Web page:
Troy Dodds of AussieTheatre.com writes:
You’ve got to love that the term ‘political turmoil’ in Australia simply means uncertainty over the prime minister and negotiations with independent and Green MPs, as opposed to fighting in the streets, roadside bombs and political assassinations. You’ve also got to love that polling day doesn’t mean heavily armed security, but instead means a sausage sizzle and a cake stall.
The political dramas in Australia over the last couple of days is probably indicative of a government that has lost its way, and an opposition with no real direction on how to get it all back on track. The coming days will indeed be interesting.
Governments — both state and federally — play a vital role in theatre, particularly in regional areas and for smaller theatre organisations, who rely on various forms of funding to ensure they stay alive. The anxious wait for results on funding applications can often determine whether or not a theatre company will present a certain show, or go in a certain direction. It’s a shame it comes down to that.
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Reality is that theatre, like most industries, is about the almighty dollar. Sure, it’s about artistic merit as well, but nobody can deny the importance of cash and the fact that all companies live and die by their box office results. Some obviously have bigger cushions to take falls than others.
On a mainstream commercial level, there is obviously an interest from the corporate sector as shows get promotion through the mainstream media, through billboards and through other marketing techniques. Hence, partnering with a show like Wicked or Jersey Boys is indeed a smart idea. That said, I am sure some in the commercial sector would argue that private funding and support could be greatly enhanced.
On smaller levels, the problem in attaining sponsorship is that the potential sponsor gets little return for their dollar, except for the good will that may come with it. It’s just like any industry — in sport, a major company would be more likely to sponsor a rugby league, soccer or AFL team than they would a junior netball team, or a badminton club.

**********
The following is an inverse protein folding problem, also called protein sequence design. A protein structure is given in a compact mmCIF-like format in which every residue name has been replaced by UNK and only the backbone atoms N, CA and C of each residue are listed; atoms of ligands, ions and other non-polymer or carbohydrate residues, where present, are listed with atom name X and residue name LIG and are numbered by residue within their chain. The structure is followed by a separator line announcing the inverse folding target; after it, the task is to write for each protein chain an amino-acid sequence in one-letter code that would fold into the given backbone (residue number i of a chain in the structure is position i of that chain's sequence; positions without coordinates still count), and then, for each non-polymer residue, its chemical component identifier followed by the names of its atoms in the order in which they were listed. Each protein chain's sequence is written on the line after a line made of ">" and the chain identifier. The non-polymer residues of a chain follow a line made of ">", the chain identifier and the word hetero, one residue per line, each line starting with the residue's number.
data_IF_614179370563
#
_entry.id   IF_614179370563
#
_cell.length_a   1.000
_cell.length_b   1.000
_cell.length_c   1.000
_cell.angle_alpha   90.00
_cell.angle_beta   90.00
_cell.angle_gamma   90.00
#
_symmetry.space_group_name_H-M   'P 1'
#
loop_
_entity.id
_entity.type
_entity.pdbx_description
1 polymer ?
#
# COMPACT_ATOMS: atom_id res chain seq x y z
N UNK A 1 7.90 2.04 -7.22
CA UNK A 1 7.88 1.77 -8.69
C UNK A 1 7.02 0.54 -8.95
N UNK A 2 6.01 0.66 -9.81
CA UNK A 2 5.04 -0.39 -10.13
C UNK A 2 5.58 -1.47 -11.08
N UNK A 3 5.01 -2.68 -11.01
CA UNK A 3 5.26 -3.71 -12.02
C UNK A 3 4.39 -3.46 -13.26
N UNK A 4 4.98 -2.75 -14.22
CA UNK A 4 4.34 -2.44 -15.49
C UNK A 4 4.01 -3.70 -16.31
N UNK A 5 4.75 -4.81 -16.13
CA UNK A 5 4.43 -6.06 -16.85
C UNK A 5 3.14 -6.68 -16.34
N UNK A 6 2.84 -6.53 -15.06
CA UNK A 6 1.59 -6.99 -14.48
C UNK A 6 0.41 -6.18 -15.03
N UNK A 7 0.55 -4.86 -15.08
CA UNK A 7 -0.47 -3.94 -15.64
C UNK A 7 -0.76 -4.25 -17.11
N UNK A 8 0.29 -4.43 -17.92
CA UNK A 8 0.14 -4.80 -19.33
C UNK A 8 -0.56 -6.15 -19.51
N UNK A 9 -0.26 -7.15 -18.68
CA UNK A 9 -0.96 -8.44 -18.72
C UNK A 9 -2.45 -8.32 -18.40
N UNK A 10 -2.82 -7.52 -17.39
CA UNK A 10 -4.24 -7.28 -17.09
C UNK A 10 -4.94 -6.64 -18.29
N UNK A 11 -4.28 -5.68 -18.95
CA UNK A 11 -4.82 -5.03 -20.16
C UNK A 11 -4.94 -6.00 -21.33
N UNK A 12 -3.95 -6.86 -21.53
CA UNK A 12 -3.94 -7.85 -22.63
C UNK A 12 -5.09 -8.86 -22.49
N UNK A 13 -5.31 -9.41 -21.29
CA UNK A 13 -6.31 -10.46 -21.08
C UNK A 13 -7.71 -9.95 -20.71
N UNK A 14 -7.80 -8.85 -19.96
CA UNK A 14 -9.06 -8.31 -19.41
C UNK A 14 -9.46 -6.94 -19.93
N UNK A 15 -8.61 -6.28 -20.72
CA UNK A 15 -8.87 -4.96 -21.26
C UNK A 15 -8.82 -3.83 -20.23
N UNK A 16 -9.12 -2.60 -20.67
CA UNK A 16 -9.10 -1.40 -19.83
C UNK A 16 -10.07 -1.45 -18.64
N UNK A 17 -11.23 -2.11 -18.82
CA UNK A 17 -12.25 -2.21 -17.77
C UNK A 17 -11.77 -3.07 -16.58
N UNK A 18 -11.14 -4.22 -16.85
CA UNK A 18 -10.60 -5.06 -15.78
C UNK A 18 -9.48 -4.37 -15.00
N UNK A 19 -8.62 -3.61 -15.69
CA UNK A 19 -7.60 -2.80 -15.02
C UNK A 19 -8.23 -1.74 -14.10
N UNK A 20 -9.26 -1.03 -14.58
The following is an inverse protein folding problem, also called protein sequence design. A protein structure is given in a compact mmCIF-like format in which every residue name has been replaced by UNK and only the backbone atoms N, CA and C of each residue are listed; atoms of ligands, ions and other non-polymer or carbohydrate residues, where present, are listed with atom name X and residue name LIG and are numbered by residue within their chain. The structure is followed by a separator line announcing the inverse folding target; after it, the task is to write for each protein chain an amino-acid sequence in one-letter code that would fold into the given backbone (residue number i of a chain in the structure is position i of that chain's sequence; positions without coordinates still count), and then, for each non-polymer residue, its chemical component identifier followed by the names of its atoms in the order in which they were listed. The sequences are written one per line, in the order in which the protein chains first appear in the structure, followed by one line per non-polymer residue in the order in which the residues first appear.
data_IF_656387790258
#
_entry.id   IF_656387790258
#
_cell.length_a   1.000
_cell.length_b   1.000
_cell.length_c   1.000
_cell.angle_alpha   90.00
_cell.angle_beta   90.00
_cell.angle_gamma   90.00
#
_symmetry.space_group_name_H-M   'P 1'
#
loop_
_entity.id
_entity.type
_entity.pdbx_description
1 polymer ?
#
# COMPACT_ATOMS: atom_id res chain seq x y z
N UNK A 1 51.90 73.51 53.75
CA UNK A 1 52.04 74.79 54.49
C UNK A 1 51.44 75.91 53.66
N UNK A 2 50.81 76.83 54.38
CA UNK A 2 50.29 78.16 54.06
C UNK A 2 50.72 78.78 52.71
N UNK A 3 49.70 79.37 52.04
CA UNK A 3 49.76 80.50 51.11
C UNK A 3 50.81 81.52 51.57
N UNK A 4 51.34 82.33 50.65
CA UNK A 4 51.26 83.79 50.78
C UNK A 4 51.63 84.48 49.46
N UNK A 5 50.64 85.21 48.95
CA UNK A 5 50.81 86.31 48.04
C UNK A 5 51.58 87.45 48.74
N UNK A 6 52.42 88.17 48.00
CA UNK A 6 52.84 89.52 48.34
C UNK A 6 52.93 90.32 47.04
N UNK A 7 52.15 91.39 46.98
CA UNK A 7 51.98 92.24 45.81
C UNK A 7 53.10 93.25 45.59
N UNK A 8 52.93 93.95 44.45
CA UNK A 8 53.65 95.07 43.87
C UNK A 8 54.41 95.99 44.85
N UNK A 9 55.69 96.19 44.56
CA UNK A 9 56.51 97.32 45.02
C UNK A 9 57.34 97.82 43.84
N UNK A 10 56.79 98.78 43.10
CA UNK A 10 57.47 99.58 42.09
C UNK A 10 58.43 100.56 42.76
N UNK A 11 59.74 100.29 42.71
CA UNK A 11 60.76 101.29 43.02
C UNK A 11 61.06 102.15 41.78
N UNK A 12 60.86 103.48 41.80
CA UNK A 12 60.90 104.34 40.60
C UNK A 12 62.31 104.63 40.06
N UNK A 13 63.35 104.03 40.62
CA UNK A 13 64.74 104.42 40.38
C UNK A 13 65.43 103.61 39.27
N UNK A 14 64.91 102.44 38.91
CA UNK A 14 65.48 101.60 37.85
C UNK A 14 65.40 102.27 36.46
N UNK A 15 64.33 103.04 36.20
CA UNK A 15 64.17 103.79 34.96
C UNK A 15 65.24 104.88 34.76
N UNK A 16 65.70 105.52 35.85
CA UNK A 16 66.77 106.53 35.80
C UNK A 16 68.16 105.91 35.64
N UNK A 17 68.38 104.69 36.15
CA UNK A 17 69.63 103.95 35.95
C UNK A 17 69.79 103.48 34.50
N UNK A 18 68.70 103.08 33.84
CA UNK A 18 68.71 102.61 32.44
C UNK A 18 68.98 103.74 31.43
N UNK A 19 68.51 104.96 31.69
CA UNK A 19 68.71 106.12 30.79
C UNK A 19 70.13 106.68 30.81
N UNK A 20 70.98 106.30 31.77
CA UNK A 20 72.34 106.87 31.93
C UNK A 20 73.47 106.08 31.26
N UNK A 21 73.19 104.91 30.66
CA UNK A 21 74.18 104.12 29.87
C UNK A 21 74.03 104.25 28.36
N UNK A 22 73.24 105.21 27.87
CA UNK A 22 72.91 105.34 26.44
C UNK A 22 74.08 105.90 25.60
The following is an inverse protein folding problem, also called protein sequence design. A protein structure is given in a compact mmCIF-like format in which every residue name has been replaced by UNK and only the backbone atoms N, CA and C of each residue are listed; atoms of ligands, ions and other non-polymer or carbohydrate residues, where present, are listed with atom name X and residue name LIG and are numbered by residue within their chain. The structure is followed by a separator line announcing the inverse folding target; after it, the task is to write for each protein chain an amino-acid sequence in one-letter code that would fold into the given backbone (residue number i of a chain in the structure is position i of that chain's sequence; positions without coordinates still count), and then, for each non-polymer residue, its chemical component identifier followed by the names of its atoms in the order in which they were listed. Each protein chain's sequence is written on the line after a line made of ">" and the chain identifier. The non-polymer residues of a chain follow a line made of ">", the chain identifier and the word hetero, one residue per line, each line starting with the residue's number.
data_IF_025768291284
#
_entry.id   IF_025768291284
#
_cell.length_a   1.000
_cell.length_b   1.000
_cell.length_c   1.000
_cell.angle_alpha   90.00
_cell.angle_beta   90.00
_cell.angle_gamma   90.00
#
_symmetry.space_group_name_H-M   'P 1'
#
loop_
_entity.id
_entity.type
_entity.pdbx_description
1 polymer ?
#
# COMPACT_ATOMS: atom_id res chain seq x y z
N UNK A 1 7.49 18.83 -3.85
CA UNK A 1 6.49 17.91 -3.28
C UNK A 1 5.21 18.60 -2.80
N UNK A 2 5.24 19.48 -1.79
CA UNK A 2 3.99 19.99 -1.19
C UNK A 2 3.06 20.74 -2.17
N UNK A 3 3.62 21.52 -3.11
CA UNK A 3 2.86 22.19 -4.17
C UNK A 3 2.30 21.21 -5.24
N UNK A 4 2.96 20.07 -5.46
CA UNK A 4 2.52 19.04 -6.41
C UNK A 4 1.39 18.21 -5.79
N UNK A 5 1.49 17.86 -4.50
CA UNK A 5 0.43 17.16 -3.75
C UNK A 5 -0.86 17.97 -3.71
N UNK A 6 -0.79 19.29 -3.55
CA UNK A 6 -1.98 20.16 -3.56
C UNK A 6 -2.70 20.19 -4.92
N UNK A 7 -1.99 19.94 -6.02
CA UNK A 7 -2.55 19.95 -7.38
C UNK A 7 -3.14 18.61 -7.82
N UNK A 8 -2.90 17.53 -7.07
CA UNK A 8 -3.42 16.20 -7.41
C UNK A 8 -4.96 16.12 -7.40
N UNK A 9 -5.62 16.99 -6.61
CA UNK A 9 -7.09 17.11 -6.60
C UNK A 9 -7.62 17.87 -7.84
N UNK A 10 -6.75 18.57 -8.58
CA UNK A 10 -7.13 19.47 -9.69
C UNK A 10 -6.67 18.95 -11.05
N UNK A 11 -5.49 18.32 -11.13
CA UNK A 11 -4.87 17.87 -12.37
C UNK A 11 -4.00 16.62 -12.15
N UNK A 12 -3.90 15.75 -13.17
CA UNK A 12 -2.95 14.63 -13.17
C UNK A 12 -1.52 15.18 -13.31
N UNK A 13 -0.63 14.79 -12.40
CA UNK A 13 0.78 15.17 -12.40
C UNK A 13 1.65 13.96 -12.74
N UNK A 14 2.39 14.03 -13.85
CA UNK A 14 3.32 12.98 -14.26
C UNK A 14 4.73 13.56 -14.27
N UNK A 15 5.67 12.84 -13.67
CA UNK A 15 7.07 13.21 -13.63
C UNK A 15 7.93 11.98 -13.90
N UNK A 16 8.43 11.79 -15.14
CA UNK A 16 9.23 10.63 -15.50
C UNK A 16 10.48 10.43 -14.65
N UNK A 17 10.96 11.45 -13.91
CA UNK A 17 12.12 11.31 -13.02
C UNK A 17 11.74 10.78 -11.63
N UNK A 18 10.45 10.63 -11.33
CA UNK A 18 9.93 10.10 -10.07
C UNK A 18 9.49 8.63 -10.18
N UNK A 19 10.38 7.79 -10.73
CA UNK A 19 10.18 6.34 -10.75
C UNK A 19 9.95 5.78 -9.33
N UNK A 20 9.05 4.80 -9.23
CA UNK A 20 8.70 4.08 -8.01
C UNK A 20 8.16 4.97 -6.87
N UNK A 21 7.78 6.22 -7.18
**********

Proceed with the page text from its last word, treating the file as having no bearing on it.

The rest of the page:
So how can we increase private support for the theatre sector?
Take away government funding for a moment and constant arguing on if funding is going to the right places, and indeed which state is getting the best share. Let’s consider government funding a bonus.
Truth is what theatre needs in this country is a true governing body, particularly for second and third tier theatre. Live Performance Australia does a wonderful job but obviously it encompasses a large number of performing arts disciplines and has strong interest in the bigger shows.
Independent shows, often rehearsed in lounge rooms with cast parties at the local pub, struggle to survive yet are vitally important for the Australian theatre landscape. Some sort of governing body, which could actively search for collective private funding, would surely assist in ensuring that this form grows.
I am sure somebody will probably write to me and say there is some sort of association out there for independent theatre. Maybe there is, but I have decided not to use ‘Google’ and plead ignorance — because so many people keep bringing up this issue, hence any organisation that does exist is perhaps not reaching its potential.
Creating a governing body, particularly an effective one, would be difficult, as would trying to get all independent creators and producers to be part of it. But it may just be a saving grace.
To this end, congratulations to all involved in the Sydney Fringe Festival — it is wonderful to see an organised collection of independent, fringe shows that we can throw ourselves into.
*This article first appeared on AussieTheatre.com